CC: That's fine. They can feel that way. I can only say that I've seen it, and maybe we'll give them an alternate [cut]. But I really do feel it tilts it. You learn over the years there's a very fine line between what works and what doesn't work, and it felt slightly melodramatic to me to have that [Mark/Roger] argument in the film.
Q: You are used to dealing with hardcore fans anyway, right?
CC:Harry Potter was truly like an exorcism for me. [laughs] By the time we got to the third movie, we realized, let's just concentrate on making the film; let's just forget about listening the fans so much because being that faithful has its drawbacks. I would thousands of letters from kids telling me to make the movies longer and thousands of letters from parents telling me to make the movies shorter. So I just realized, stop listening to people and work on the film. So when we got to the third film, we realized, "Let's just think about the film." And I think that philosophy is continued with The Goblet of Fire, but it certainly inspired me, so I thought to myself, I got to think about the film first. And believe me, when I tell you, the film didn't work with "Goodbye Love." It just didn't, so it's a much better film because of that [cut].
MD: I would like to see an extended fan cut though.
CC: I'll let you see it. I swear. We'll go back and look at it later.
Q: That the studio isn't giving this a platform release shows that Sony is really confident about the movie. But there's a question of is this too gay for mainstream America? The movie is being sold without any real mention of what its dark subject is, with HIV and everything else. Will movie audiences be surprised?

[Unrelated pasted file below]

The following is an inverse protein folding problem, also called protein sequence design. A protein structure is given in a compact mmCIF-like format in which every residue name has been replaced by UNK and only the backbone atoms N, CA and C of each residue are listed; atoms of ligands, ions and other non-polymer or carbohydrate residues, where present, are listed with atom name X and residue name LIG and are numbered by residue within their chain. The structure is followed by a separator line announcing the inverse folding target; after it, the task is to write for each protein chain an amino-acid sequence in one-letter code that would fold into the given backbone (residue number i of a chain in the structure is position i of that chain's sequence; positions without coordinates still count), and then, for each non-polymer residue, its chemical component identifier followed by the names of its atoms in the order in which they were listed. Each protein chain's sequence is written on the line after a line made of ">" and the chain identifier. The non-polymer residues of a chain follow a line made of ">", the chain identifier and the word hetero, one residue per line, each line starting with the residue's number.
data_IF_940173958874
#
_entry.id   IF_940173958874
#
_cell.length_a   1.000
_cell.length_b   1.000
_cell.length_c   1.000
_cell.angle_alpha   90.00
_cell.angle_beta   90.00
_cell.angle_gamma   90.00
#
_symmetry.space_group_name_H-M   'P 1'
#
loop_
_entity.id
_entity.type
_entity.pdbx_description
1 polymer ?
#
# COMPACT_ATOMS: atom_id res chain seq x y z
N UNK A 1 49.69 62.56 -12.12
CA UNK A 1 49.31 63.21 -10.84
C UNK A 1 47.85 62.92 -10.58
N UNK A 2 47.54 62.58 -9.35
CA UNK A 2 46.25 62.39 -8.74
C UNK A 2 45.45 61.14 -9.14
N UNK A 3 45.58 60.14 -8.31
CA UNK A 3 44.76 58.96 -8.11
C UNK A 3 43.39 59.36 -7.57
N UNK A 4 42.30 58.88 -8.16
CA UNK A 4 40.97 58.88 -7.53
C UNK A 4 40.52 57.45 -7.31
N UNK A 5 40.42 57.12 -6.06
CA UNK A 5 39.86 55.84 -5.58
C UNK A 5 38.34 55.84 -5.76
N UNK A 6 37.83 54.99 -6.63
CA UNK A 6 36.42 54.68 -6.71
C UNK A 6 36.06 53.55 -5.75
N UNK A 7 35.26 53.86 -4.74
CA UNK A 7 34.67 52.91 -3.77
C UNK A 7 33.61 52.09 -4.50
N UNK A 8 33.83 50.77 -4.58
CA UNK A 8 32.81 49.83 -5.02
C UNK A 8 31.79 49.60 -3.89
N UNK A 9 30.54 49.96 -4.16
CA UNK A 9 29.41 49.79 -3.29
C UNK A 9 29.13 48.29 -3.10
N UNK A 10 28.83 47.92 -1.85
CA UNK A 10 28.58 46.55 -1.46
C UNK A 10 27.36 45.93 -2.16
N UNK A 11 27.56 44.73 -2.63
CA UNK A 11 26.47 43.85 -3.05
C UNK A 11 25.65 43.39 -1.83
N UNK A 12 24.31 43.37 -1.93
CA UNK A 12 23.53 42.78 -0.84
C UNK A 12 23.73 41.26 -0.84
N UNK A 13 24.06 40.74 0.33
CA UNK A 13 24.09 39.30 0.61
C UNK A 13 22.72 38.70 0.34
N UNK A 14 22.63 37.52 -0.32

CC: As I said earlier I think people need to see this movie. You know, people have to be a lot more accepting and a lot more tolerant. Maybe I'm just incredibly naive. The picture was given an R rating originally. The MPAA gave me a list of things to cut. They gave me five to seven language issues, and they gave me a list of 30 picture edits they wanted me to change. I talked to the studio, and they said, "You don't have to cut anything. A PG-13 would be amazing for us because everyone would see the film. Just do what you feel you need to do. So I made five language cuts, and I didn't touch the film at all; I didn't touch the picture. And they came back and gave us a PG-13. They said they felt the film was strong enough that ages 13 to 17 needed to see this film. I was actually impressed that a conservative group like the MPAA gave us a PG-13. Now that may have its drawbacks if you're going to be taking grandma and little Joey to see Rent on Thanksgiving, and they don't know what to expect. [laughs] But it's okay to shake people up a little bit I think. I think it's important people wake up and see this. They have the opportunity to walk out and get their money back if they have a problem with it.
Q: Do you think perceptions of you will finally change after this movie, and that this love/hate relationship with the critics will turn around?
CC: I don't know. I really have no idea. I just know that I have to continue to make movies and try to become a better director as I get older. As you get older, you become a little more mature. Maybe I've been maturing at a later rate mentally; I don't know. I just believe that I have to make movies that I'm excited about, and obviously when you wait nine years to do something, and you're passionate about the themes, you change as a person. I really am passionate about the themes of this film; I think it's important for people to see this film. I could never probably go back and do some of the pictures I did in the past at this point in my life. You know, we change.